The acting, though, is less important to DS9's shaky start than the writing. DS9, in a first season, was very much a show rebelling against itself. The minds behind the show, at this stage, appeared to be trying to steer it into being “TNG, but on a space station.” The show itself, though, and the concept, is clearly about something else entirely. The previous two Star Trek shows were never very character- or plot-driven. They revolved entirely around the concept: “To explore strange, new worlds; to seek out new life and new civilizations; to boldly go where no one has gone before.” In simpler language, to do something neat with aliens every week. So much about DS9, though, goes against that concept. The station itself is in orbit of a world that's neither strange nor new; Bajor, the Cardassians, and the conflict between them was already introduced in TNG. New life and new civilizations lie beyond the wormhole, in the Gamma Quadrant, but the Bajorans and the Ferengi right here on the station are far more interesting than most of what they have to offer so far. (The introduction of the Dominion was obviously a method of uniting the exploration of the Gamma Quadrant with the show's real concept, which I'm getting to.) And just how boldly are we going if the show almost immediately features a guest spot by one of TNG's most prominent recurring guest stars, John De Lancie?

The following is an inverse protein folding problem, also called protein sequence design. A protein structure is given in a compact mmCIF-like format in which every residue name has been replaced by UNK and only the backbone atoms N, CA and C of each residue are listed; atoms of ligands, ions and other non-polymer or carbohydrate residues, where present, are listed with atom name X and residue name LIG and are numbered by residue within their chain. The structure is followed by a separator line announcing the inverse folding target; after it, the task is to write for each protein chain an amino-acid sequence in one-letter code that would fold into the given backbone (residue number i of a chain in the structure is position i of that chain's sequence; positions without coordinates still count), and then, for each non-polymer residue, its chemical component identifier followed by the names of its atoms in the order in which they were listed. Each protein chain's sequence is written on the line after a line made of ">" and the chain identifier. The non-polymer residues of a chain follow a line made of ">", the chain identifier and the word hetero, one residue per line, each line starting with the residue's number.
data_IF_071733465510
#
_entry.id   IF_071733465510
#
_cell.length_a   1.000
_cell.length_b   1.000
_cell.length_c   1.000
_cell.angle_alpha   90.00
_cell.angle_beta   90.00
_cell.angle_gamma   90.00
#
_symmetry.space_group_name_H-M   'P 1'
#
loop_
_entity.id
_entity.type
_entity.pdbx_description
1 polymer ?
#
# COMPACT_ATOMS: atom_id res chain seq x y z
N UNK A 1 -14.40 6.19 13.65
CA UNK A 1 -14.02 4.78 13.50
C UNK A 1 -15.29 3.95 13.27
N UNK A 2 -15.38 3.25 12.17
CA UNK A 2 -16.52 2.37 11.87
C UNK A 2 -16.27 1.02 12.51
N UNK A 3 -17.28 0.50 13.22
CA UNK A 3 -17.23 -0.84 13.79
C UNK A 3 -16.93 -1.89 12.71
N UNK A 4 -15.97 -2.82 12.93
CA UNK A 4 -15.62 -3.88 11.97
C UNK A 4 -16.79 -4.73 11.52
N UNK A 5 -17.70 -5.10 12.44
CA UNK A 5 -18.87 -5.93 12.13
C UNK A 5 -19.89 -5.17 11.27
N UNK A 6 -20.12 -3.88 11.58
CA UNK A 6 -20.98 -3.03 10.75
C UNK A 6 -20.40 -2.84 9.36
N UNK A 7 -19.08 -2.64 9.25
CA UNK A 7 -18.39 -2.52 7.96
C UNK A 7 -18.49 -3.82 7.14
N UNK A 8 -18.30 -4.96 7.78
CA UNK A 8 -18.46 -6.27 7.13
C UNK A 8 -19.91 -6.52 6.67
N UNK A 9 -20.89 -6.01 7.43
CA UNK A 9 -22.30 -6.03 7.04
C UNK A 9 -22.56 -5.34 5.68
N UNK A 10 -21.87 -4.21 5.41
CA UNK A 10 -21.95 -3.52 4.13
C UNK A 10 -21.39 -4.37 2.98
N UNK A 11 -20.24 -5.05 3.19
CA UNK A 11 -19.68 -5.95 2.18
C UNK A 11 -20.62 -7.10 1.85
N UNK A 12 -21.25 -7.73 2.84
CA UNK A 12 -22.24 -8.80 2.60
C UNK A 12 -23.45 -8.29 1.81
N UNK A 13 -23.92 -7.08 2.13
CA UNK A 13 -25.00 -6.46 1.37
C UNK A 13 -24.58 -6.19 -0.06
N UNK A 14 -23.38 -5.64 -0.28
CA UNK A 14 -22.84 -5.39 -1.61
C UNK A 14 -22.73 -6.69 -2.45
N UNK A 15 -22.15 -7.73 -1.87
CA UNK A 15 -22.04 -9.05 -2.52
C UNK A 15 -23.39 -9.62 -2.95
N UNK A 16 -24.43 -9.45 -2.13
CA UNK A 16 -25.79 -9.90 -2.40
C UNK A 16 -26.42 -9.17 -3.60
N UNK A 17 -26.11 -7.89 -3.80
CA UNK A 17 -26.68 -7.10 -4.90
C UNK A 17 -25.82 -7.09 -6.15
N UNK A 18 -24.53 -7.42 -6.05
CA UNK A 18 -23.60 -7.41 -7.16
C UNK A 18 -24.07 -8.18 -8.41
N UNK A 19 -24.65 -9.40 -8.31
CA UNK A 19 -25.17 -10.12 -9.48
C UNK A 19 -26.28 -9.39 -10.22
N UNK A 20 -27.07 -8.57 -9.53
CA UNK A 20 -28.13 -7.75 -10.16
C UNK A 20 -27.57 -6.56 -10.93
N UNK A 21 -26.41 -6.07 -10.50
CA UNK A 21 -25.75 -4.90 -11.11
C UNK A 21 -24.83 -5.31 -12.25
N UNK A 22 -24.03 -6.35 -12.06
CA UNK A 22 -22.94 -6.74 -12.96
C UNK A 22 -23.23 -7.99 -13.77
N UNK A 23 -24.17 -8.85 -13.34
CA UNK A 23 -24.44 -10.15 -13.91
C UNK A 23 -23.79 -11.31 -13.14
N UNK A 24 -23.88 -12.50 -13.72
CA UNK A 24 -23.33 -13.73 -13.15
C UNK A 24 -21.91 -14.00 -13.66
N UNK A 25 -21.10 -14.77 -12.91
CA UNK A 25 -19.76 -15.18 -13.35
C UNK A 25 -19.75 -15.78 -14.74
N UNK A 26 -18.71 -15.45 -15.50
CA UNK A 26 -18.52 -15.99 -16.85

DS9, it's plain to see, is not a show about the Star Trek concept as envisioned by Gene Roddenberry and portrayed in Star Trek and Star Trek: The Next Generation. It's about aspects of the concept that, until now, have gone unexplored. The strange new world the show is about is the Federation itself, and the wider galaxy beyond, and what life is like for people with a more permanenet address than the current position of the Starship Enterprise. DS9 is about people who, like the wormhole, are a little more stable, at least positionally. If the previous two shows were about cultures discovering one another, then this one is about cultures living with one another. It's about cultures coming together and exploring each other in the long-term, through the constant day-to-day interactions of individuals, instead of through brief first contacts and diplomatic missions. It's about what happens after the Enterprise leaves. It is, in short, a show that has to be, demands to be, driven by character and plots.